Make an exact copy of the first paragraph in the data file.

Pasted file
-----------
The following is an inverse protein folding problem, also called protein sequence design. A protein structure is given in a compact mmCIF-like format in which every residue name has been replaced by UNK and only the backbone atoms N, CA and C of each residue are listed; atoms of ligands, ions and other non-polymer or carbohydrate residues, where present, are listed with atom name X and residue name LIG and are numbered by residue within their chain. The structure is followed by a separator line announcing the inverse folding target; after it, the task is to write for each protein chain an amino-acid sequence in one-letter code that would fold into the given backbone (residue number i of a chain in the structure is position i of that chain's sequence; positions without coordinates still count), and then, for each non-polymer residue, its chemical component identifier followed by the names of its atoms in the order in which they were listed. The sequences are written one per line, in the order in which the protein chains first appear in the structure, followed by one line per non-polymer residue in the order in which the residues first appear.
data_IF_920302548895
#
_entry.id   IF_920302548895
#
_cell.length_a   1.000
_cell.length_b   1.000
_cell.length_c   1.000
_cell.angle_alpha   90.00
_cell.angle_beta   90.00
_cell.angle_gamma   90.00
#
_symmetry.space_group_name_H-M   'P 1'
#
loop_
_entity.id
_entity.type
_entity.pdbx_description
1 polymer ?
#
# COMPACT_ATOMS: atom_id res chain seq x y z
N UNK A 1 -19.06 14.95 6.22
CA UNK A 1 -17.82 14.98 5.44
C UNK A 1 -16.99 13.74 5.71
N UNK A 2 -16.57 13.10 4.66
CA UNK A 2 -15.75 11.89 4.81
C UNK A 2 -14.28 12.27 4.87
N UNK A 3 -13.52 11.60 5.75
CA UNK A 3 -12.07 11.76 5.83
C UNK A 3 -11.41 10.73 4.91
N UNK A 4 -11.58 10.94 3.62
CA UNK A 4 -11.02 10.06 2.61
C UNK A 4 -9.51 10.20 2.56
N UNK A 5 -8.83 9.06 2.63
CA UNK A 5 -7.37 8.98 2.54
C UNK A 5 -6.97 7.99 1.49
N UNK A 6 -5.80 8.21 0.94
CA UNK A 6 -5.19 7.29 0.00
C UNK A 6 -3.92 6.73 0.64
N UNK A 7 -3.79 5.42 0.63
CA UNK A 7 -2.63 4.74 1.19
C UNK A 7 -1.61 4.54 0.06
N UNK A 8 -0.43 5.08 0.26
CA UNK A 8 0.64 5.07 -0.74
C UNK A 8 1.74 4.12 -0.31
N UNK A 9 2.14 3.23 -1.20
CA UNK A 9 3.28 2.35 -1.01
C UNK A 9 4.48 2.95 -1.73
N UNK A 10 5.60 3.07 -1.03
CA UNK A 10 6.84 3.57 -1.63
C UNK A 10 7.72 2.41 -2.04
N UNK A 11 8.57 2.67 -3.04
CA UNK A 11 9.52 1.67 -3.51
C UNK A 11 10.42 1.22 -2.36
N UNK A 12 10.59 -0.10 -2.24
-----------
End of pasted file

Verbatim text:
The following is an inverse protein folding problem, also called protein sequence design. A protein structure is given in a compact mmCIF-like format in which every residue name has been replaced by UNK and only the backbone atoms N, CA and C of each residue are listed; atoms of ligands, ions and other non-polymer or carbohydrate residues, where present, are listed with atom name X and residue name LIG and are numbered by residue within their chain. The structure is followed by a separator line announcing the inverse folding target; after it, the task is to write for each protein chain an amino-acid sequence in one-letter code that would fold into the given backbone (residue number i of a chain in the structure is position i of that chain's sequence; positions without coordinates still count), and then, for each non-polymer residue, its chemical component identifier followed by the names of its atoms in the order in which they were listed. The sequences are written one per line, in the order in which the protein chains first appear in the structure, followed by one line per non-polymer residue in the order in which the residues first appear.